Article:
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Revealed: Fidelity's digital strategy and robo advisor

Fidelity revealed details of wide-ranging digital plans, from technology and platform upgrades to how the firm will provide advisors with a robo.

The moves are in part the culmination of the firm's digital strategy as well as its acquisition of financial planning software firm eMoney Advisor last year.

And it also comes as more firms are focusing on their digital presence. Earlier this month, Bank of America Merrill Lynch said it would launch a standalone robo advisor early next year. That follows similar announcements by other wealth management firms.

Fidelity says it's rolling out a number of changes intended to enable advisors to stay competitive in a fast changing digital landscape.

"What we're offering is much more than a robo," says Vinod Raman, vice president of digital advice solutions at Fidelity Investments.

In one of the biggest changes, Fidelity's robo offering — called Fidelity Automated Managed Platform, or AMP — will start as a pilot program in the first quarter of 2017. Executives declined to say how many advisors would participate in the pilot, but added that it would include banks, RIAs and broker-dealers. The offering is expected to be more widely available in mid-2017.

The robo is intended to be as easy to use as possible for clients while also giving advisors a leg up in identify clients in need of more hands-on financial planning.

Fidelity's robo will use a streamlined and paperless account opening process, executives say, in order to allow clients to open an account in as few steps as possible. For example, a client interested in using the robo service for retirement would answer a handful of simple questions, such as their age, income and savings.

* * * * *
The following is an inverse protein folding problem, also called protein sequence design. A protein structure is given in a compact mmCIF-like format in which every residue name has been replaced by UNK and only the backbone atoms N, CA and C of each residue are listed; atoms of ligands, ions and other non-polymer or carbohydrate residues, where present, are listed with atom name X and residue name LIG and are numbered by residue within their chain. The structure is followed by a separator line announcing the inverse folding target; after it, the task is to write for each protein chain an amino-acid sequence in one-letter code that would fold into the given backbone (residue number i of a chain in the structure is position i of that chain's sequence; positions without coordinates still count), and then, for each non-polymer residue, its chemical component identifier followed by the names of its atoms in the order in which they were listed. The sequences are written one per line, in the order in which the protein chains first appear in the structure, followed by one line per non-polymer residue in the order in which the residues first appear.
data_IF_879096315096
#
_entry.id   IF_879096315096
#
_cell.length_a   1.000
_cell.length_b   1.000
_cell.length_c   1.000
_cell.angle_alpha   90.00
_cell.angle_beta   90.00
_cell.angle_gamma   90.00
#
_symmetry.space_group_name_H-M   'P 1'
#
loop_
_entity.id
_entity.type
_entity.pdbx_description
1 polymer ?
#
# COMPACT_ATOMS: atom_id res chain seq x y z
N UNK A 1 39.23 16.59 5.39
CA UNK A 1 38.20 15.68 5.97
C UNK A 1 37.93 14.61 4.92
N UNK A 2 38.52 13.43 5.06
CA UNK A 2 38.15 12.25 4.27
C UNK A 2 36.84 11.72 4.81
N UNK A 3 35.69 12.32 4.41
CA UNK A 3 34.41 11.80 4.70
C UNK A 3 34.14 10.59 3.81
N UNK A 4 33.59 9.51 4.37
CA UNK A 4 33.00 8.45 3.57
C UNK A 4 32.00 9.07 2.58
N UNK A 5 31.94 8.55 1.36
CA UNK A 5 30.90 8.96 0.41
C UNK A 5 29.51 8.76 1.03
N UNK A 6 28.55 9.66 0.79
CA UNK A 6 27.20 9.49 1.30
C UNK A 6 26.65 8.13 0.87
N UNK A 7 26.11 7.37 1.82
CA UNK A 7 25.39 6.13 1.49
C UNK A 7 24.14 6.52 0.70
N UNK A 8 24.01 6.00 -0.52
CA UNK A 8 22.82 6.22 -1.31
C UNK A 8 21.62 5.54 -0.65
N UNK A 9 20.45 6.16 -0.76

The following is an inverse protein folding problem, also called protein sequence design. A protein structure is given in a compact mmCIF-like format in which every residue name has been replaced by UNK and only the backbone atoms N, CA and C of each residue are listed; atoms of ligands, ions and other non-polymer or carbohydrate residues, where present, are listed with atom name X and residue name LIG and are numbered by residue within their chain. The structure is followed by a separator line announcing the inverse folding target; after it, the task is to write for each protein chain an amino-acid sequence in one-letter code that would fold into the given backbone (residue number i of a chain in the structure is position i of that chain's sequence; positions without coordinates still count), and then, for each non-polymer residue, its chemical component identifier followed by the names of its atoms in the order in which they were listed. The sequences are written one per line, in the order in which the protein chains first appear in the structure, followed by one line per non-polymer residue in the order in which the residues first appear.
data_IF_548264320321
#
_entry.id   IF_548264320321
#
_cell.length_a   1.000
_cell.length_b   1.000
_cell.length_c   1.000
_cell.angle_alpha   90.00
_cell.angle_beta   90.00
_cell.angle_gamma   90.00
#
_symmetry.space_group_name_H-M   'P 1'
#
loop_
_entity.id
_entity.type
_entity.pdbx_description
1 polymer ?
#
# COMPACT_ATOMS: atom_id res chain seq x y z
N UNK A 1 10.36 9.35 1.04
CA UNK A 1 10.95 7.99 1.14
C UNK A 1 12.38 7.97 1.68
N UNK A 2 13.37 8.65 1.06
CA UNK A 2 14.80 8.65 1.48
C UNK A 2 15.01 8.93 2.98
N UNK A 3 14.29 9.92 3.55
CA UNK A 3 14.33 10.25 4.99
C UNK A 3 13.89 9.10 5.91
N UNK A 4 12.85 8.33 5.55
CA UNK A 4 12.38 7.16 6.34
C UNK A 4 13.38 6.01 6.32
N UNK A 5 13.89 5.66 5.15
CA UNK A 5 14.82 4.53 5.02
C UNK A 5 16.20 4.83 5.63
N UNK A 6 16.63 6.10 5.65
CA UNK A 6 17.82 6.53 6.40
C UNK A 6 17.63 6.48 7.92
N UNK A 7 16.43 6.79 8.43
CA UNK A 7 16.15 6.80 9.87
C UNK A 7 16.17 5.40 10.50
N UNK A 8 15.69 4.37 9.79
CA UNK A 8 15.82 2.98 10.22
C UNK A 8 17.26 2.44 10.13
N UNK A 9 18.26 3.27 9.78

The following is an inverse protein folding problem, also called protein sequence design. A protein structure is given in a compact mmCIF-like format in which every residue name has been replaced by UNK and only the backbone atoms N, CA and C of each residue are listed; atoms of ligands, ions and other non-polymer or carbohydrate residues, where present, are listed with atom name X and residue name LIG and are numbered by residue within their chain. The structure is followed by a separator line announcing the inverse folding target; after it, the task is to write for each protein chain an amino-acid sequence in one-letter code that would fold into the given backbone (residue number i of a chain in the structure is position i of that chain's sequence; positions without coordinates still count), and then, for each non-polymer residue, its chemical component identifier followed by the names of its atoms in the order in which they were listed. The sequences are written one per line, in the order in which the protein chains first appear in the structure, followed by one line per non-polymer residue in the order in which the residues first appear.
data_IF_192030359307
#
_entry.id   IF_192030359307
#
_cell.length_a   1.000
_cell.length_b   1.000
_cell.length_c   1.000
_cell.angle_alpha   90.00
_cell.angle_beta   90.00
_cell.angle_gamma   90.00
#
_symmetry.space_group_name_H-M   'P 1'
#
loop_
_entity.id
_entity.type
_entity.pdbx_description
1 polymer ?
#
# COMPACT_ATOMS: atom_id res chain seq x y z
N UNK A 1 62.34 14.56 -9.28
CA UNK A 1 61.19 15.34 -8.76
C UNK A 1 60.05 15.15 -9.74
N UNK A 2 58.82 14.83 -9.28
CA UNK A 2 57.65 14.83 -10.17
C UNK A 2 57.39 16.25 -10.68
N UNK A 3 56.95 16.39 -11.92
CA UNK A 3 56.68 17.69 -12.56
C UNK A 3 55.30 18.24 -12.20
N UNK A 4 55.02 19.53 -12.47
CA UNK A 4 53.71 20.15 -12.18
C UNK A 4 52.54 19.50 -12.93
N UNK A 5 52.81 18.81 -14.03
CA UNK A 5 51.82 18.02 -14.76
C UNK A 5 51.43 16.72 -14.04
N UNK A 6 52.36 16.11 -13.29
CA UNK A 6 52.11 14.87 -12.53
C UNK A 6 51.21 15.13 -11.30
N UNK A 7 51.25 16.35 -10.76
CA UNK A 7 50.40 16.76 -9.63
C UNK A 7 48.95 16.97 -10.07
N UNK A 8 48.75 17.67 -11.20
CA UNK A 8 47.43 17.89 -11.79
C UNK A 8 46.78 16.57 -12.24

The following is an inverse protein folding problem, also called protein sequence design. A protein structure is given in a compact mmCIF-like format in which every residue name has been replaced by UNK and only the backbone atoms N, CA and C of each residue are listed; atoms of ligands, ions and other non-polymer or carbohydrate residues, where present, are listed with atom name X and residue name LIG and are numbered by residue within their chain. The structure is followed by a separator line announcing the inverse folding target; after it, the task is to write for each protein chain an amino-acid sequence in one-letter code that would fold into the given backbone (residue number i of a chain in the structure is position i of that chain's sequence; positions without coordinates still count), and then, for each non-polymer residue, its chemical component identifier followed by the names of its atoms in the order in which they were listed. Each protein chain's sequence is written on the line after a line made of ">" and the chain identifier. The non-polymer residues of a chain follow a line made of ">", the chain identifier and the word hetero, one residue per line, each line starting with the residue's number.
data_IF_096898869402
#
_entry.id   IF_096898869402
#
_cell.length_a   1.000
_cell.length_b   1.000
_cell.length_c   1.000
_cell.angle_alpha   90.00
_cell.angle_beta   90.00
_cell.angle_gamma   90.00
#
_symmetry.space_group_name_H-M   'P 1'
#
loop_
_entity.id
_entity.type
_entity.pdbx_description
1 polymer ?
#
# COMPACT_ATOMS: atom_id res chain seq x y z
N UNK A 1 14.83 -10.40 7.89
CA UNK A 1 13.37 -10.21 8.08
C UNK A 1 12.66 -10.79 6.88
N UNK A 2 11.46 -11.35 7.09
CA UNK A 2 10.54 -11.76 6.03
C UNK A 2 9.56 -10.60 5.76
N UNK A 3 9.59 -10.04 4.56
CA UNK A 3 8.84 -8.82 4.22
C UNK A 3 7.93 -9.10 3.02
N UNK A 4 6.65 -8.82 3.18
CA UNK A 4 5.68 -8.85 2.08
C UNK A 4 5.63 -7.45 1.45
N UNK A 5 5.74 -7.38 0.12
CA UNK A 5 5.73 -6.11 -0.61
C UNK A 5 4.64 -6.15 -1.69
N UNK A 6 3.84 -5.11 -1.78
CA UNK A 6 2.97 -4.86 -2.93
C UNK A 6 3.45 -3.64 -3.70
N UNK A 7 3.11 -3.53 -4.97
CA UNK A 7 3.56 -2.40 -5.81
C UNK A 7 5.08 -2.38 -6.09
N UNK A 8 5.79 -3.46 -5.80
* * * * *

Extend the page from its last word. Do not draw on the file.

Clients using the service will be matched to one of 14 portfolios based on a risk assessment test, which RIAs and other firms can customize.

"The advisor can map their risk scoring framework to the models," says Gary Gallagher, senior vice president of investment products at Fidelity.

On the robo service's website, client can also list and link to other assets held away, such as checking accounts and life insurance policies, providing advisors with a more complete picture of the client's financial life.

If clients link their bank accounts and credit cards, then they can also see all their spending habits. "Advisors will know the holistic picture of their clients," Raman says.

Advisors will also be able to identify clients that are using the robo service but who may benefit or need additional planning services. For example, advisors will be able to use eMoney's analytics tools to splice and dice their client base in any number of ways, including looking at digital only clients as well as traditional clients.

"The benefit here is that you can capture that next gen client who will one day become the next high-net-worth client," says Drew DiMarino, executive vice president of sales at eMoney Advisor.


The robo offering will come with the emX suite of products; the base price is about $1,500 to $1,800.

The firm will charge a to-be-determined fee to clients. "We're going to be very competitive with any other robo," Gallagher says.

However, RIAs and other firms offering client the robo can customize the fees charged. For example, some advisors may opt to offer additional services and charge extra 50 basis points.

Fidelity's robo service will be fully integrated into an advisor's workstation, which the firm is upgrading.

Fidelity is combining two existing workstations, Streetscape and WealthCentral, into a common infrastructure. Starting in December, there will be a single web portal called Wealthscape.

The firm is also plans to add new features to Wealthscape. For example, a new performance measurement tool — currently being tested by 15 piloting firms — will be made available next year.

Executives say these technology enhancements are increasingly in demand from advisors who feel pressured to up their offerings to clients. A survey of planners Fidelity conducted last year showed 43% of respondents expected that they would have to offer clients more services and resources in the future.

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